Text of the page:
“The legislature hereby finds that a free society is maintained when government is responsive and responsible to the public and when the public is aware of governmental actions. The more open a government is with its citizenry, the greater the understanding and participation of the public in government.
As state and local government services increase and public problems become more sophisticated and complex and, therefore, harder to solve, and with the resultant increase in revenues and expenditures, it is incumbent upon the state and its localities to extend public accountability wherever and whenever feasible.
The people’s right to know the process of governmental decision-making and to review the documents and statistics leading to determinations is basic to our society. Access to such information should not be thwarted by shrouding it with the cloak of secrecy or confidentiality. The legislature, therefore, declares that government is the public’s business and that the public, individually and collectively and represented by a free press, should have access to the records of government in accordance with the provisions of this article.”
All government records are presumed to be available to the public. You have the right to inspect or obtain copies of reports, statements, examinations, memoranda, opinions, folders, files, books, manuals, pamphlets, forms, papers, designs, drawings, maps, photos, recordings, videos, letters, microfilms, computer tapes or discs, rules, regulations or codes.
Every government entity is supposed to have a designated Records Access Officer responsible for processing Freedom of Information Law (FOIL) requests. Typically, the Village Clerk, Town Clerk, or City Clerk is the Records Access Officer. In many cities and counties, you have to file your request with a department head.
You can file a FOIL request by sending an email to your local clerk or to a specific department head. Be as specific and brief as possible regarding what records you are requesting. Your request should be a short, focused paragraph/page and not multiple pages long. Some local governments like to encourage you to use their FOIL request form, which may be helpful, but you are not required to use their form.
If you would like a template to assist you with drafting your request, send an email to firstname.lastname@example.org
Within five business days, your request should be acknowledged in writing by whomever you sent it to.The government has 20 business days from acknowledgment to provide information which can be extended for reasonable circumstances with a deadline date provided.
If, after 30 calendar days, your request has been ignored or if you have not received the documents requested, you can file an administrative appeal. Every local government has a designated FOIL Appeal Officer, which your local clerk should be able to provide you with contact information for.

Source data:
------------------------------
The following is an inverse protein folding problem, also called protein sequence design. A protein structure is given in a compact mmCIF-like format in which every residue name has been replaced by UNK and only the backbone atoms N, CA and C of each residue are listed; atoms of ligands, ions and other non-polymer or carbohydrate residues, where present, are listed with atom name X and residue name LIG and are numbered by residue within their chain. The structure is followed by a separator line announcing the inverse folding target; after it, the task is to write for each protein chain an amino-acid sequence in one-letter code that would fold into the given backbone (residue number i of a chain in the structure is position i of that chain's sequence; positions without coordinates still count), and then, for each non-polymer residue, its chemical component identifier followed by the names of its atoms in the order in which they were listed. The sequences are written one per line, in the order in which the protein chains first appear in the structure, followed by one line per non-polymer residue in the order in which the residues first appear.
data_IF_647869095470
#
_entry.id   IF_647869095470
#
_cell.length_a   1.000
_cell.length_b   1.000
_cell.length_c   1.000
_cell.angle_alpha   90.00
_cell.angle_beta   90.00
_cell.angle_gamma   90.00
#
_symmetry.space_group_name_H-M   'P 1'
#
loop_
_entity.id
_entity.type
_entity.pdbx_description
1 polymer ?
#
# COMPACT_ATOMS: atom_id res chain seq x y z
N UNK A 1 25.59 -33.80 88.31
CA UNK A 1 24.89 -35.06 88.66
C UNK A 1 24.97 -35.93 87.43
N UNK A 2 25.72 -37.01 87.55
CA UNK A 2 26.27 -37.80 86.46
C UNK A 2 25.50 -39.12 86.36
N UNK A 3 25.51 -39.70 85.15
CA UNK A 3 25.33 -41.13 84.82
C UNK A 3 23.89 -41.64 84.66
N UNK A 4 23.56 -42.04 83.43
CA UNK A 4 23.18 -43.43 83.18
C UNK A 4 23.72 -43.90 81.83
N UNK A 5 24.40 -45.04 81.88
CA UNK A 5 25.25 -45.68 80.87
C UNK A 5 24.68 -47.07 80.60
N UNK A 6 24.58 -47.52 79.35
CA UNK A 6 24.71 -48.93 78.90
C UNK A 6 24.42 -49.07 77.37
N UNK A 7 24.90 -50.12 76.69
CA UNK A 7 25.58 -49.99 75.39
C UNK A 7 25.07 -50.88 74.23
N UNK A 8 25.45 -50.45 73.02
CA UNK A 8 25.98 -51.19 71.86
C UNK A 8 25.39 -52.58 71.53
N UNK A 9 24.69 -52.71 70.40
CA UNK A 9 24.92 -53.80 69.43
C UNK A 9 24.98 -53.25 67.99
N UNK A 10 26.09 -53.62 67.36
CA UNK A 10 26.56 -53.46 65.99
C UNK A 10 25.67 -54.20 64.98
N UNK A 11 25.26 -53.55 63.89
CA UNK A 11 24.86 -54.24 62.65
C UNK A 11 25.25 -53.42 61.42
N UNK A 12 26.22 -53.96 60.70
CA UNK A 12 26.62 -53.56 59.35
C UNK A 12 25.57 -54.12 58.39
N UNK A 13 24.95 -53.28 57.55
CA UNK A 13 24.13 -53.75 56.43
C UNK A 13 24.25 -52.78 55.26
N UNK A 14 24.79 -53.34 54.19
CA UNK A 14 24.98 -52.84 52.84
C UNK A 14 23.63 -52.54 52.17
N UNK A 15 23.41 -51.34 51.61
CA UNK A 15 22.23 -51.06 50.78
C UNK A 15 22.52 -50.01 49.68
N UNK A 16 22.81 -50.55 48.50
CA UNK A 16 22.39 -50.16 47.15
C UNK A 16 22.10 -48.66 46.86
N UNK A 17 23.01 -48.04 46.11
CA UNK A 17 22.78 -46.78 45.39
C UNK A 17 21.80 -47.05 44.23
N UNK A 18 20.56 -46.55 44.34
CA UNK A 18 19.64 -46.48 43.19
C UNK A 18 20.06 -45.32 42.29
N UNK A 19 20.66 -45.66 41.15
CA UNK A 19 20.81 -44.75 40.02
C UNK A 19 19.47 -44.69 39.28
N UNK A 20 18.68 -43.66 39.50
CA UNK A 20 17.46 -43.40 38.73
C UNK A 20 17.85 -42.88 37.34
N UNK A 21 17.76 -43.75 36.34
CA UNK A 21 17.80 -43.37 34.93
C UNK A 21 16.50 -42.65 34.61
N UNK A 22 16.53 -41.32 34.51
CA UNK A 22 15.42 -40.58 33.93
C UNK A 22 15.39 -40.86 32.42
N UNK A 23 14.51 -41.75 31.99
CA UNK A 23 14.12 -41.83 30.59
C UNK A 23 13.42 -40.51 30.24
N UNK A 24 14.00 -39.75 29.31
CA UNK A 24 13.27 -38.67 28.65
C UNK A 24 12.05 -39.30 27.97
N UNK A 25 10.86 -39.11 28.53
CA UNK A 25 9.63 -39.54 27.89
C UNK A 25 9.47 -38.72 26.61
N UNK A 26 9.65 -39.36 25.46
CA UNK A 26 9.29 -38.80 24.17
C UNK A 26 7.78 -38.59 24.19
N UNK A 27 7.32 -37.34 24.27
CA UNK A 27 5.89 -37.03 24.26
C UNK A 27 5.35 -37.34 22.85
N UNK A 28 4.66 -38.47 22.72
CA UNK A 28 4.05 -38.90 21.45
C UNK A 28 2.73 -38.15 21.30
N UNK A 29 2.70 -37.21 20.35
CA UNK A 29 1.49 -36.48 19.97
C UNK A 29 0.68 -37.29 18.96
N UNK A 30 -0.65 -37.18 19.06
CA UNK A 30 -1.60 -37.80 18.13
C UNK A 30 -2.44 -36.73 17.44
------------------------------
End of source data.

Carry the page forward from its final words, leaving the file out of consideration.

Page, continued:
In many municipalities, the Appeal Officer is the town attorney, city attorney, county attorney, and sometimes the town supervisor. To appeal, you can simply forward an email to the Appeal officer stating that 30 days have elapsed, and your FOIL request has been ignored, your request denied in full or part, or that the deadline for your request keeps getting pushed back or is unreasonably too far away. The Appeal Officer has ten business days to respond to your appeal. Sometimes filing an appeal helps move your FOIL request forward.
If you would like an appeal template, send an email to email@example.com.
If your appeal is unsuccessful or your request has simply been ignored, you can hire an attorney to file what is called an Article 78 lawsuit. You only have 120 days from the date of your appeal denial or the date of your FOIL request if your request has been ignored to file an Article 78 lawsuit. This is a very short time period, so you really have to be watching the clock.
While government records are presumed to be open and available to the public, there are items that are exempt from the law and which do not have to be disclosed. Some of the more common reasons your FOIL request may be denied are as follows:
Inter-agency materials are a big loophole, which oftentimes is the reason for denying requests for internal emails.
For copying and providing hard copy documents to you, a fee of 25 cents per page can be charged to you. If you want to avoid paying the fee, you can request just to view the records. You can also request to receive your records electronically, for which a fee is typically not charged. If you request a large amount of information, your records may have to be placed on a computer disk or thumb drive, and you can be charged the cost of the disk or thumb drive.
There is what is called the 2-hour rule. If your request takes more than 2 hours of copying, a local government, instead of charging you 25 cents per page, can charge you the hourly rate of the lowest level employee for the work involved with your FOIL request.
They cannot charge you for their search or reviewing time, only the copying time. If they utilize an outside contractor to do this, the work can be billed the cost of the outside contractor.
To avoid any fee disputes, it is a good idea to state a fee limit in your FOIL request, such as “if the fees involved in completing your request are estimated to be more than $20, please advise before completing the request”.